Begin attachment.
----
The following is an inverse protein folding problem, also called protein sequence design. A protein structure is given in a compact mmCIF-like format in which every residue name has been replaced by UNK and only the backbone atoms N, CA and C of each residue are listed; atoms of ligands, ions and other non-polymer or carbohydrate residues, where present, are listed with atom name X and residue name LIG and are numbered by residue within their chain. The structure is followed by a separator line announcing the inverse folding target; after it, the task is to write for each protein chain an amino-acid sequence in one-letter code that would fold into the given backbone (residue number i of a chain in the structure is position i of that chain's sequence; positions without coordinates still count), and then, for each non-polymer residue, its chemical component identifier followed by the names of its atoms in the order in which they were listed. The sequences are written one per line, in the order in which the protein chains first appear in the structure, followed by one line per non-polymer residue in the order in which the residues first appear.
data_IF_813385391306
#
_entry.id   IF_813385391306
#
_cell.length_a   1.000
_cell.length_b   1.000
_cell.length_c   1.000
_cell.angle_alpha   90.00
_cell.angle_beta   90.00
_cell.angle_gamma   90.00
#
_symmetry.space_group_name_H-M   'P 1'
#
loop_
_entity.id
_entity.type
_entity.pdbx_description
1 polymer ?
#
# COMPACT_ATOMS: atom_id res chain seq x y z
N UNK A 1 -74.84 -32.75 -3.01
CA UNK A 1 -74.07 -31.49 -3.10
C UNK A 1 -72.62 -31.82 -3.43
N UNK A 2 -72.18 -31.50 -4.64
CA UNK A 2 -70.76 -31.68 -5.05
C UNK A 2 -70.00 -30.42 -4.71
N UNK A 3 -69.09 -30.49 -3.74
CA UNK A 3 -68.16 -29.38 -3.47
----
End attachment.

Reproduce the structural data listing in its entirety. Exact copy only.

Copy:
The following is an inverse protein folding problem, also called protein sequence design. A protein structure is given in a compact mmCIF-like format in which every residue name has been replaced by UNK and only the backbone atoms N, CA and C of each residue are listed; atoms of ligands, ions and other non-polymer or carbohydrate residues, where present, are listed with atom name X and residue name LIG and are numbered by residue within their chain. The structure is followed by a separator line announcing the inverse folding target; after it, the task is to write for each protein chain an amino-acid sequence in one-letter code that would fold into the given backbone (residue number i of a chain in the structure is position i of that chain's sequence; positions without coordinates still count), and then, for each non-polymer residue, its chemical component identifier followed by the names of its atoms in the order in which they were listed. The sequences are written one per line, in the order in which the protein chains first appear in the structure, followed by one line per non-polymer residue in the order in which the residues first appear.
data_IF_813385391306
#
_entry.id   IF_813385391306
#
_cell.length_a   1.000
_cell.length_b   1.000
_cell.length_c   1.000
_cell.angle_alpha   90.00
_cell.angle_beta   90.00
_cell.angle_gamma   90.00
#
_symmetry.space_group_name_H-M   'P 1'
#
loop_
_entity.id
_entity.type
_entity.pdbx_description
1 polymer ?
#
# COMPACT_ATOMS: atom_id res chain seq x y z
N UNK A 1 -74.84 -32.75 -3.01
CA UNK A 1 -74.07 -31.49 -3.10
C UNK A 1 -72.62 -31.82 -3.43
N UNK A 2 -72.18 -31.50 -4.64
CA UNK A 2 -70.76 -31.68 -5.05
C UNK A 2 -70.00 -30.42 -4.71
N UNK A 3 -69.09 -30.49 -3.74
CA UNK A 3 -68.16 -29.38 -3.47